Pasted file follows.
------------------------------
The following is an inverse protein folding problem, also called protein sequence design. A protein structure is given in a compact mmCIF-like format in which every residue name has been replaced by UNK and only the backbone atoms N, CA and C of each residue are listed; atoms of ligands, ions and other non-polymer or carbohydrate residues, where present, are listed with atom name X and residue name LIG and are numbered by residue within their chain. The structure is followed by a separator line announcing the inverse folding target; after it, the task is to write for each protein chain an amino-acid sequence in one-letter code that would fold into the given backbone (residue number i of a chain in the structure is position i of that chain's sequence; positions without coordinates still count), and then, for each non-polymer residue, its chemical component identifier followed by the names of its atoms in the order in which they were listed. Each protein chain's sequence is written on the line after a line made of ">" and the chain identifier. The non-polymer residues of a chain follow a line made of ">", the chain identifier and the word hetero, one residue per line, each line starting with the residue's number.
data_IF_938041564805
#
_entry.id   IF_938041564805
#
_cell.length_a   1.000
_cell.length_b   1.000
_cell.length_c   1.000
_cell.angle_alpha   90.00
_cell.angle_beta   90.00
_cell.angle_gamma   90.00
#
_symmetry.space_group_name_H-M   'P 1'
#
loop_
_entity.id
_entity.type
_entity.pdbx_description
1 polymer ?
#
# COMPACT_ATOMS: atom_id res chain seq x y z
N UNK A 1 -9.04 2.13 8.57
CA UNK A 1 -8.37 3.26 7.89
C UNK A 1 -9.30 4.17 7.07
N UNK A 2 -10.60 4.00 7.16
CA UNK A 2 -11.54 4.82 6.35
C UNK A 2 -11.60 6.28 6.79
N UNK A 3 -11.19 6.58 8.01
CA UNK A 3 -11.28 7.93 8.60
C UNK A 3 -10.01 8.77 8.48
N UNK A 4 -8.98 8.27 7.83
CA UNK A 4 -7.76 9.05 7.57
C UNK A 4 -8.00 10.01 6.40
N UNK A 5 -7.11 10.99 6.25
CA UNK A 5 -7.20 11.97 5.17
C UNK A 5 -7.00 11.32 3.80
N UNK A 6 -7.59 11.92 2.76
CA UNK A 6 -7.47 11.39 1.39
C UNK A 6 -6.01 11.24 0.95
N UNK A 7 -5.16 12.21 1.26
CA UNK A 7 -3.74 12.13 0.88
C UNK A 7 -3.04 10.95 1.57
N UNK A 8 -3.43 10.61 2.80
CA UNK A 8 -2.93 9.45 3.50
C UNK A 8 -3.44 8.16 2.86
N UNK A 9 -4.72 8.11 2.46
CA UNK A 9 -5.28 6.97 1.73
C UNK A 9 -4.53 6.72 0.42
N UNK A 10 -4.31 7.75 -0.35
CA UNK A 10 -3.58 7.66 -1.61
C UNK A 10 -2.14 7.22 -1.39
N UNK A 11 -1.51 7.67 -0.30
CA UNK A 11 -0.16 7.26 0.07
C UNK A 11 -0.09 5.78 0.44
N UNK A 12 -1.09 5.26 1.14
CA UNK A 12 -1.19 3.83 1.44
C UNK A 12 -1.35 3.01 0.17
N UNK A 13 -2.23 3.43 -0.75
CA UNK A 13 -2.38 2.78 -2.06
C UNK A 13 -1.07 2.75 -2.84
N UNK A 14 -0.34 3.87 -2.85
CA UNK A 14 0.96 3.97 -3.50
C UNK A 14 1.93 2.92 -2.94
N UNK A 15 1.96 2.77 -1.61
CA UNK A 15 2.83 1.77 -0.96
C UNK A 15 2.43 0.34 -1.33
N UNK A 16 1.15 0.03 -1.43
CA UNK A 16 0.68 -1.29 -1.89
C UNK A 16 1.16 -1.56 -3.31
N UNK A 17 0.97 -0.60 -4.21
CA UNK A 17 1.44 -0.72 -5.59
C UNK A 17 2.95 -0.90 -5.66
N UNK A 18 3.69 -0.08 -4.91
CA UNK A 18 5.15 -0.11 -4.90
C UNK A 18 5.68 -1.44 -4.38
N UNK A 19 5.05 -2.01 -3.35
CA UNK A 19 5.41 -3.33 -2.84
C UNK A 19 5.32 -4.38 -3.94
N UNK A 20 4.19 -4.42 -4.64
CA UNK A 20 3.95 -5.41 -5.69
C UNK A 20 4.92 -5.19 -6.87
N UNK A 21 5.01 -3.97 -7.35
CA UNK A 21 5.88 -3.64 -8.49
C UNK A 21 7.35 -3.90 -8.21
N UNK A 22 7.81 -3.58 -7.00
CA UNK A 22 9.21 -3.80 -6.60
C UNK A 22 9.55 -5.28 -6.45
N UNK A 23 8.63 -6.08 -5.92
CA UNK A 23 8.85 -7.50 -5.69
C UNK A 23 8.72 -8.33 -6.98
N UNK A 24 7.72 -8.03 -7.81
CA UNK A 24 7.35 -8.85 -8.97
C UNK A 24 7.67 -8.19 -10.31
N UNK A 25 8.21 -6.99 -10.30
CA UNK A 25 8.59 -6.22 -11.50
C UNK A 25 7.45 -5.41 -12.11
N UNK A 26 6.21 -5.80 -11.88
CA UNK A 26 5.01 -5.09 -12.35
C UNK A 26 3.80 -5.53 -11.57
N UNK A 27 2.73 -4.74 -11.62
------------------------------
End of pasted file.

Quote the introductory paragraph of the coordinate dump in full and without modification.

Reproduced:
The following is an inverse protein folding problem, also called protein sequence design. A protein structure is given in a compact mmCIF-like format in which every residue name has been replaced by UNK and only the backbone atoms N, CA and C of each residue are listed; atoms of ligands, ions and other non-polymer or carbohydrate residues, where present, are listed with atom name X and residue name LIG and are numbered by residue within their chain. The structure is followed by a separator line announcing the inverse folding target; after it, the task is to write for each protein chain an amino-acid sequence in one-letter code that would fold into the given backbone (residue number i of a chain in the structure is position i of that chain's sequence; positions without coordinates still count), and then, for each non-polymer residue, its chemical component identifier followed by the names of its atoms in the order in which they were listed. Each protein chain's sequence is written on the line after a line made of ">" and the chain identifier. The non-polymer residues of a chain follow a line made of ">", the chain identifier and the word hetero, one residue per line, each line starting with the residue's number.